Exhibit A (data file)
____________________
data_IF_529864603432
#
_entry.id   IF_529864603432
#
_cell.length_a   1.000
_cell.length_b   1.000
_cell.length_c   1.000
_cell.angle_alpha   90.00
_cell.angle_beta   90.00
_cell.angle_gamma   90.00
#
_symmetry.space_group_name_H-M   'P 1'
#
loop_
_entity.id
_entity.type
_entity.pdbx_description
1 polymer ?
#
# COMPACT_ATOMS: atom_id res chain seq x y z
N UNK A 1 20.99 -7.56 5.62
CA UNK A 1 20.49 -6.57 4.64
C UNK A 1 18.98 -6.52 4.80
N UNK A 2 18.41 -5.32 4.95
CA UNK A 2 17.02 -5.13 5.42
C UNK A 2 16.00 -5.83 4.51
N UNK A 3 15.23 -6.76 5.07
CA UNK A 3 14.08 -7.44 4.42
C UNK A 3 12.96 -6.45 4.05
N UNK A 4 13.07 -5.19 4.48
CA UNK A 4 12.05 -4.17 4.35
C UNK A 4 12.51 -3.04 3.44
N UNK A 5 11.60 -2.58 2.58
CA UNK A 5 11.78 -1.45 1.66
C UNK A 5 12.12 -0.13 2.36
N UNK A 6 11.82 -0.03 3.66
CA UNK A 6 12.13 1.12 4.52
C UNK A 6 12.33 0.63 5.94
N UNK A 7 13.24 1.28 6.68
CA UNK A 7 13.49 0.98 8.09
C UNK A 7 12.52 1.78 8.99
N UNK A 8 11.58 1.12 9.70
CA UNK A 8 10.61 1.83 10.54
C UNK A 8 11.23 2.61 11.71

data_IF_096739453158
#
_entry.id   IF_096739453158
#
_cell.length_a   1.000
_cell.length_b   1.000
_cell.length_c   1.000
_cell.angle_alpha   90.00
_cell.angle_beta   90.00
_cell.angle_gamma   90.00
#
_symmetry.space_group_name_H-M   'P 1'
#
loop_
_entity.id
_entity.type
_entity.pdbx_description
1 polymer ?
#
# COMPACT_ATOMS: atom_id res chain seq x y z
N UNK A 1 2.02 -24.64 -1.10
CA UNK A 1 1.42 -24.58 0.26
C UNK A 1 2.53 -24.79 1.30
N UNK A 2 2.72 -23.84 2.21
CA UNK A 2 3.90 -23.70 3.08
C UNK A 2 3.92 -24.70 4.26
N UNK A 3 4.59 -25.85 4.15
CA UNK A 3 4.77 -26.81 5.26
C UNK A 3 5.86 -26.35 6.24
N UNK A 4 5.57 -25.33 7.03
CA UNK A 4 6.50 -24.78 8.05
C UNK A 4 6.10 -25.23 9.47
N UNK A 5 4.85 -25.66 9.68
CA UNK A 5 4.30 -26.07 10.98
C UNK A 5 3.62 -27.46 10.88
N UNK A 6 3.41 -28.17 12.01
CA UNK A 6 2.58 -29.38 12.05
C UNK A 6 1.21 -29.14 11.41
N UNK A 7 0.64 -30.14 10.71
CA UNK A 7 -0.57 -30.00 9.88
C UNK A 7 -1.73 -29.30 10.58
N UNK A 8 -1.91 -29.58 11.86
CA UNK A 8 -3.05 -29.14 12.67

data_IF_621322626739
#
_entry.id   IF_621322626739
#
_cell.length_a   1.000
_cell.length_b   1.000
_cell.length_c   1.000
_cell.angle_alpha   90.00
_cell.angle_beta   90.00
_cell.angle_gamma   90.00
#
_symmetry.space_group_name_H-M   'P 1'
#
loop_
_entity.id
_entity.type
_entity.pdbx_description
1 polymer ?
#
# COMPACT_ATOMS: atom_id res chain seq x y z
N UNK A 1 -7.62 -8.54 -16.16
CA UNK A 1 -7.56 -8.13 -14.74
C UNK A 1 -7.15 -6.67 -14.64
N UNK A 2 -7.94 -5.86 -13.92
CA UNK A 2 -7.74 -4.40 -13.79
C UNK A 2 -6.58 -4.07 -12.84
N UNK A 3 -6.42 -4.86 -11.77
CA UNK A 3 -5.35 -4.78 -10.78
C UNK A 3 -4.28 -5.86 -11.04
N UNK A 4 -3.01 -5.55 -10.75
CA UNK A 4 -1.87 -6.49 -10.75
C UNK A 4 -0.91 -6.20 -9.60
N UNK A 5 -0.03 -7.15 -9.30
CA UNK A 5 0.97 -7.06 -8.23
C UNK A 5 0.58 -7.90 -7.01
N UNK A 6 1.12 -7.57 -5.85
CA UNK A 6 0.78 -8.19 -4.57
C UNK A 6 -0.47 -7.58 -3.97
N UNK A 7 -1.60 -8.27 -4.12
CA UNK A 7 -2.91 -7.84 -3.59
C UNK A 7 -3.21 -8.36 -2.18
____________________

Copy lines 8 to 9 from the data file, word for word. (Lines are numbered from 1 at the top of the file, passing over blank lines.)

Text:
_cell.angle_alpha   90.00
_cell.angle_beta   90.00